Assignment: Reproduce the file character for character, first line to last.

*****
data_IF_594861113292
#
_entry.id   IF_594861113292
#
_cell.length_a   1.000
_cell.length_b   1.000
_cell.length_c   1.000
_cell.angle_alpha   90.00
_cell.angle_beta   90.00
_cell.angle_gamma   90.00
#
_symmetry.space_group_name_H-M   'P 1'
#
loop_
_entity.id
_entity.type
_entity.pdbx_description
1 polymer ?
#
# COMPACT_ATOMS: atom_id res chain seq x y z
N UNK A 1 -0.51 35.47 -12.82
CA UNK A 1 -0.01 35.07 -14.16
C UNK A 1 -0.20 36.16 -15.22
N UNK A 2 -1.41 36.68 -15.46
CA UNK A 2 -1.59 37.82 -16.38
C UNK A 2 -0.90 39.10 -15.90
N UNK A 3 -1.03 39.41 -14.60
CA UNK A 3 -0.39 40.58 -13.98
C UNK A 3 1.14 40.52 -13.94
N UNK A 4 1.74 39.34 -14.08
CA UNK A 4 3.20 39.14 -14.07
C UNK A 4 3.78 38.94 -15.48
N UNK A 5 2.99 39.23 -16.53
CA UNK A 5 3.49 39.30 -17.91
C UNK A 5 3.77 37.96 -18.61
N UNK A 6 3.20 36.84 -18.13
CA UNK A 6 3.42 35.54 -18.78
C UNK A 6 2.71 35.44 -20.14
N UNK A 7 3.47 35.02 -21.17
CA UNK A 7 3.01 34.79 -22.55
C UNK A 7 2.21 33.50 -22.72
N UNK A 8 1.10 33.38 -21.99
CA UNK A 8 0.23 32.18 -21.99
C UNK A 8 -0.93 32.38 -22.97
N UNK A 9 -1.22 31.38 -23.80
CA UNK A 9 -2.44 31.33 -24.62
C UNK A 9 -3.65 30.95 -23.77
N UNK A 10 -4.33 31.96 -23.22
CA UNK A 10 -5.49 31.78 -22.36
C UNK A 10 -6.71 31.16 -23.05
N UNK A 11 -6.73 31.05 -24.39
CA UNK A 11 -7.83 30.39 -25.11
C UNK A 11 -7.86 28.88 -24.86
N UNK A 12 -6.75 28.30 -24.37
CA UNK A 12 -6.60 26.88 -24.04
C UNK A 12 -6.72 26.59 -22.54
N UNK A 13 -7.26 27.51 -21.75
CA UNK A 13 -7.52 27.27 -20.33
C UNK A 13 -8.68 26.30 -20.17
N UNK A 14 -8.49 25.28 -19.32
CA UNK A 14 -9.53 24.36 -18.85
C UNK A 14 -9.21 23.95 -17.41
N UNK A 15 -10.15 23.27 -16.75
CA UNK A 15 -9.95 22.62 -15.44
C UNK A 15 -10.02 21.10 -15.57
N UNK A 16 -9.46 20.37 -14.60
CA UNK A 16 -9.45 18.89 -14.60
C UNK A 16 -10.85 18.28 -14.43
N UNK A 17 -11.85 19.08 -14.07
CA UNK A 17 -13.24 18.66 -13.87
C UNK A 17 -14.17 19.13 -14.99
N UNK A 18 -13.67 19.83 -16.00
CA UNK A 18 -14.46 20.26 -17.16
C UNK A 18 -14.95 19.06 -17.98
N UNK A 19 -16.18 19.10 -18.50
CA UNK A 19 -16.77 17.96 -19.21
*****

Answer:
data_IF_594861113292
#
_entry.id   IF_594861113292
#
_cell.length_a   1.000
_cell.length_b   1.000
_cell.length_c   1.000
_cell.angle_alpha   90.00
_cell.angle_beta   90.00
_cell.angle_gamma   90.00
#
_symmetry.space_group_name_H-M   'P 1'
#
loop_
_entity.id
_entity.type
_entity.pdbx_description
1 polymer ?
#
# COMPACT_ATOMS: atom_id res chain seq x y z
N UNK A 1 -0.51 35.47 -12.82
CA UNK A 1 -0.01 35.07 -14.16
C UNK A 1 -0.20 36.16 -15.22
N UNK A 2 -1.41 36.68 -15.46
CA UNK A 2 -1.59 37.82 -16.38
C UNK A 2 -0.90 39.10 -15.90
N UNK A 3 -1.03 39.41 -14.60
CA UNK A 3 -0.39 40.58 -13.98
C UNK A 3 1.14 40.52 -13.94
N UNK A 4 1.74 39.34 -14.08
CA UNK A 4 3.20 39.14 -14.07
C UNK A 4 3.78 38.94 -15.48
N UNK A 5 2.99 39.23 -16.53
CA UNK A 5 3.49 39.30 -17.91
C UNK A 5 3.77 37.96 -18.61
N UNK A 6 3.20 36.84 -18.13
CA UNK A 6 3.42 35.54 -18.78
C UNK A 6 2.71 35.44 -20.14
N UNK A 7 3.47 35.02 -21.17
CA UNK A 7 3.01 34.79 -22.55
C UNK A 7 2.21 33.50 -22.72
N UNK A 8 1.10 33.38 -21.99
CA UNK A 8 0.23 32.18 -21.99
C UNK A 8 -0.93 32.38 -22.97
N UNK A 9 -1.22 31.38 -23.80
CA UNK A 9 -2.44 31.33 -24.62
C UNK A 9 -3.65 30.95 -23.77
N UNK A 10 -4.33 31.96 -23.22
CA UNK A 10 -5.49 31.78 -22.36
C UNK A 10 -6.71 31.16 -23.05
N UNK A 11 -6.73 31.05 -24.39
CA UNK A 11 -7.83 30.39 -25.11
C UNK A 11 -7.86 28.88 -24.86
N UNK A 12 -6.75 28.30 -24.37
CA UNK A 12 -6.60 26.88 -24.04
C UNK A 12 -6.72 26.59 -22.54
N UNK A 13 -7.26 27.51 -21.75
CA UNK A 13 -7.52 27.27 -20.33
C UNK A 13 -8.68 26.30 -20.17
N UNK A 14 -8.49 25.28 -19.32
CA UNK A 14 -9.53 24.36 -18.85
C UNK A 14 -9.21 23.95 -17.41
N UNK A 15 -10.15 23.27 -16.75
CA UNK A 15 -9.95 22.62 -15.44
C UNK A 15 -10.02 21.10 -15.57
N UNK A 16 -9.46 20.37 -14.60
CA UNK A 16 -9.45 18.89 -14.60
C UNK A 16 -10.85 18.28 -14.43
N UNK A 17 -11.85 19.08 -14.07
CA UNK A 17 -13.24 18.66 -13.87
C UNK A 17 -14.17 19.13 -14.99
N UNK A 18 -13.67 19.83 -16.00
CA UNK A 18 -14.46 20.26 -17.16
C UNK A 18 -14.95 19.06 -17.98
N UNK A 19 -16.18 19.10 -18.50
CA UNK A 19 -16.77 17.96 -19.21